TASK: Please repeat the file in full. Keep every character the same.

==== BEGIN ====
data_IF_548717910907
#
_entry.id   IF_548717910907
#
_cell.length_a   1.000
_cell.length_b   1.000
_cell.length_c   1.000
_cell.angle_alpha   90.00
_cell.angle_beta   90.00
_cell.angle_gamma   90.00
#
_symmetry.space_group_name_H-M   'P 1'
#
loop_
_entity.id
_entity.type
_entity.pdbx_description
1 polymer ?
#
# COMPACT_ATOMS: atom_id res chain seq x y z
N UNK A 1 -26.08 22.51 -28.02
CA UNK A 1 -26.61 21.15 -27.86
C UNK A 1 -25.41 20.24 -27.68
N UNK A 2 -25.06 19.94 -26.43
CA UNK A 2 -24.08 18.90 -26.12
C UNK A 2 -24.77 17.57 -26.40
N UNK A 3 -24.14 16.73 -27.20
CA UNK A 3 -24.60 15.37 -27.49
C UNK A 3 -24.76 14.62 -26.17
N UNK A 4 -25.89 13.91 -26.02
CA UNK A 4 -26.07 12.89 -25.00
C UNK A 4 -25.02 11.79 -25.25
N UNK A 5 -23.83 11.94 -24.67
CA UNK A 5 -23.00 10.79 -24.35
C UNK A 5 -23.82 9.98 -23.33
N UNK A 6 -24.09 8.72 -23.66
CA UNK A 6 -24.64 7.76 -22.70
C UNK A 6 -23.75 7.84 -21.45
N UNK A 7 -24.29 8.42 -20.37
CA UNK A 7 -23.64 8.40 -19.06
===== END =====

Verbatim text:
data_IF_548717910907
#
_entry.id   IF_548717910907
#
_cell.length_a   1.000
_cell.length_b   1.000
_cell.length_c   1.000
_cell.angle_alpha   90.00
_cell.angle_beta   90.00
_cell.angle_gamma   90.00
#
_symmetry.space_group_name_H-M   'P 1'
#
loop_
_entity.id
_entity.type
_entity.pdbx_description
1 polymer ?
#
# COMPACT_ATOMS: atom_id res chain seq x y z
N UNK A 1 -26.08 22.51 -28.02
CA UNK A 1 -26.61 21.15 -27.86
C UNK A 1 -25.41 20.24 -27.68
N UNK A 2 -25.06 19.94 -26.43
CA UNK A 2 -24.08 18.90 -26.12
C UNK A 2 -24.77 17.57 -26.40
N UNK A 3 -24.14 16.73 -27.20
CA UNK A 3 -24.60 15.37 -27.49
C UNK A 3 -24.76 14.62 -26.17
N UNK A 4 -25.89 13.91 -26.02
CA UNK A 4 -26.07 12.89 -25.00
C UNK A 4 -25.02 11.79 -25.25
N UNK A 5 -23.83 11.94 -24.67
CA UNK A 5 -23.00 10.79 -24.35
C UNK A 5 -23.82 9.98 -23.33
N UNK A 6 -24.09 8.72 -23.66
CA UNK A 6 -24.64 7.76 -22.70
C UNK A 6 -23.75 7.84 -21.45
N UNK A 7 -24.29 8.42 -20.37
CA UNK A 7 -23.64 8.40 -19.06